While every culture and society uses there own types of herbs for various means, a substantial portion of the knowledge about aphrodisiacs evolved from Chinese herbal medicine.

AphrodisiacsThe ingredients in many aphrodisiacs can be found in animal, plant, food, and chemical substances.

Sexual Enhancing Herbs

China (Ginseng) – Traditional Chinese herbalists have recommended Chinese ginseng for centuries to improve vitality and sexual wellness for both sexes.

Peru (Maca Root) – Maca Root found in the mountains of Peru has been used as a tonic for impotence, to heighten sexual desire, increase fertility and help women with menopausal complaints.

African (Yohimbe) – The bark from the yohimbe tree in parts of Africa is used as an aphrodisiac that treats sexual dysfunction. It increases the blood flow to the genitals in both males and females. It is also used to treat angina and hypertension.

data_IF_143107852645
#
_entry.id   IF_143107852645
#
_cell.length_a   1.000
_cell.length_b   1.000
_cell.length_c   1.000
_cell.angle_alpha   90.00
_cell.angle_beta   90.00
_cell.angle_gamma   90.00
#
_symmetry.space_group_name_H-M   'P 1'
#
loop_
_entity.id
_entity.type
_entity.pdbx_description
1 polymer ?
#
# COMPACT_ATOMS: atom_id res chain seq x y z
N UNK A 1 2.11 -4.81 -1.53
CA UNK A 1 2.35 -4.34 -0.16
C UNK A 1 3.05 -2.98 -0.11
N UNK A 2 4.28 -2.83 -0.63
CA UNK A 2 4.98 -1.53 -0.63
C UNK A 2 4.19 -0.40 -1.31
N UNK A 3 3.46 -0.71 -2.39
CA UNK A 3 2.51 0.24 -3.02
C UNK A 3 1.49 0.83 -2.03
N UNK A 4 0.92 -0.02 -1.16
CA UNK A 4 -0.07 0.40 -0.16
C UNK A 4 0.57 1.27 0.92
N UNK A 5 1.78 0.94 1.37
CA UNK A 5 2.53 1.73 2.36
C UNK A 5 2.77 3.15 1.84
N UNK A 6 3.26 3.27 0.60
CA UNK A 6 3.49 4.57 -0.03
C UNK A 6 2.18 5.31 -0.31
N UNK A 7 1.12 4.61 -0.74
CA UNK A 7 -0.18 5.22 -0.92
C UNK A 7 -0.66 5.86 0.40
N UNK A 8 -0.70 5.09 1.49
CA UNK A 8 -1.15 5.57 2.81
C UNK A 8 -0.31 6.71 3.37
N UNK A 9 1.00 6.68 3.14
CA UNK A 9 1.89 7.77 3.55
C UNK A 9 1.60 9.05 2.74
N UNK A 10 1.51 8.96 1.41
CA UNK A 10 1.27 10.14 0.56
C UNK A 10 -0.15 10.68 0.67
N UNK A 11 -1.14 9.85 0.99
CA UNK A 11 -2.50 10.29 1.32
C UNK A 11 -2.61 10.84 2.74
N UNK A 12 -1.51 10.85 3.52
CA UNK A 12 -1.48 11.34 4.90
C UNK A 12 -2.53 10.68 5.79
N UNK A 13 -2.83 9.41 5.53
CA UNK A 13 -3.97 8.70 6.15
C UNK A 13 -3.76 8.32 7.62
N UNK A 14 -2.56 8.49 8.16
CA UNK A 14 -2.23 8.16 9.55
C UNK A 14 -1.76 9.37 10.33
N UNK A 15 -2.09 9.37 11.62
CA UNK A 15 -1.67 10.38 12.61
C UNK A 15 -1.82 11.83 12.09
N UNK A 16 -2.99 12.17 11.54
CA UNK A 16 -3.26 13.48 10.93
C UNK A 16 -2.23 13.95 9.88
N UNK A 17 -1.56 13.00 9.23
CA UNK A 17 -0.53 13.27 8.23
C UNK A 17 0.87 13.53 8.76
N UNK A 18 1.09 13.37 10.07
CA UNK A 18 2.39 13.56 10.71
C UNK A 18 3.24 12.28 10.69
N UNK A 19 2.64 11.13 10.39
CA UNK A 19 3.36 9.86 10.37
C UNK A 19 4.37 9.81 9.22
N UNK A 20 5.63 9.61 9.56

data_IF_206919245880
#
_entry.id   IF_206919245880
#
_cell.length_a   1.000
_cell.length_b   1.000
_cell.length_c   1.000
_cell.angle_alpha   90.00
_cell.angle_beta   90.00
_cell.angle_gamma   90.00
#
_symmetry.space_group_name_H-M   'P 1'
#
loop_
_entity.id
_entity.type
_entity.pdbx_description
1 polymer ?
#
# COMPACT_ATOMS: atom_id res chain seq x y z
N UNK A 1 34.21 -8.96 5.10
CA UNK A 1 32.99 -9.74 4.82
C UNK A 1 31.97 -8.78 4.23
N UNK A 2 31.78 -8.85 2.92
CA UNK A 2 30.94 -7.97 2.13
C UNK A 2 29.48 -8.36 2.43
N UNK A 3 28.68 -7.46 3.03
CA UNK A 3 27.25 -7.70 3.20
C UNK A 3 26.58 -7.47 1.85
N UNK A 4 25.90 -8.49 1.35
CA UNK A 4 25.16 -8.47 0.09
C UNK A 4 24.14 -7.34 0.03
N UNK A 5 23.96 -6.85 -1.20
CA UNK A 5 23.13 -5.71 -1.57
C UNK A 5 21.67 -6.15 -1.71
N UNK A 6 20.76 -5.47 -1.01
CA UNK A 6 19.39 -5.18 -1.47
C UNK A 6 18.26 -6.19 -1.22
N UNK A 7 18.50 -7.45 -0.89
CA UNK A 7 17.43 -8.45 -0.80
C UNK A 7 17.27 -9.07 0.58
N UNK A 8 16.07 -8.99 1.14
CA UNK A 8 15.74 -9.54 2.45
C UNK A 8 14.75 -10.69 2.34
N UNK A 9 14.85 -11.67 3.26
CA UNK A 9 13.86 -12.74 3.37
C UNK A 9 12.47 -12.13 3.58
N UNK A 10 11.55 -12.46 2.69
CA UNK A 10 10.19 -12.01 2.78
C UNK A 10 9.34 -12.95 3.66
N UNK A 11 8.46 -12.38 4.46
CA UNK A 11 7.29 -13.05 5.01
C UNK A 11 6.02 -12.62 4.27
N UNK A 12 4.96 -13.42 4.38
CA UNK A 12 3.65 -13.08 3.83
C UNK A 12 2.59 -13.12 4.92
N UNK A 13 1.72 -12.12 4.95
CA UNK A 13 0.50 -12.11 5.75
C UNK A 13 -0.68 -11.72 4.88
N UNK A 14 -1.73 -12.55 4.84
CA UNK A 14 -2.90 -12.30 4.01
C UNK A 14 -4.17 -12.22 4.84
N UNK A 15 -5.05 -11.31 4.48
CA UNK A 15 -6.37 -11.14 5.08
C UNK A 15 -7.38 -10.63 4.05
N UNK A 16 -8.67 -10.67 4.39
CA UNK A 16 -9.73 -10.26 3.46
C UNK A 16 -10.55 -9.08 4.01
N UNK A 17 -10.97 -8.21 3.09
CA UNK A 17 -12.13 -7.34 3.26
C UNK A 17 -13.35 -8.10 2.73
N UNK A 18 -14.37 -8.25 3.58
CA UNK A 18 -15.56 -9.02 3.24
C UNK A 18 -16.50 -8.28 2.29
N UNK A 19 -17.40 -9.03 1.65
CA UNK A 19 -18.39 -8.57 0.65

While Yohimbe can be very effective it can also be dangerous to some people who use it.

  • Those with high blood pressure, kidney disease, glaucoma, history of gastric or duodenal ulcers
  • Those who use anti-depressants, sedatives, antihistamines, caffeine or amphetamines.
  • Shouldn’t be taken with food or beverages that contain tyramine (substance found in cheese, chocolate, beer, aged meats, nuts)
  • Should not be taken along with phenylaline drugs.

Side effects

  • Racing pulse
  • Irritability
  • Headaches
  • Nausea
  • Sweating
  • Dizziness
  • Frequent urination


Massage oils that contain fragrant essences make great aphrodisiacs. Aromatherapy massage containing light vegetable and nut oils (carrier oils) are easily absorbed and benefit the skin with their natural properties.

Cedar wood, cinnamon, cloves, neroli, patchouli, rose, sandalwood and ylang-ylang are some aromatic herbs that can be added to any carrier oil to create a rich aromatic massage oil.

  • sweet almond
  • avocado
  • grape seed
  • olive
  • apricot kernel
  • peach kernel
  • Soya
  • sunflower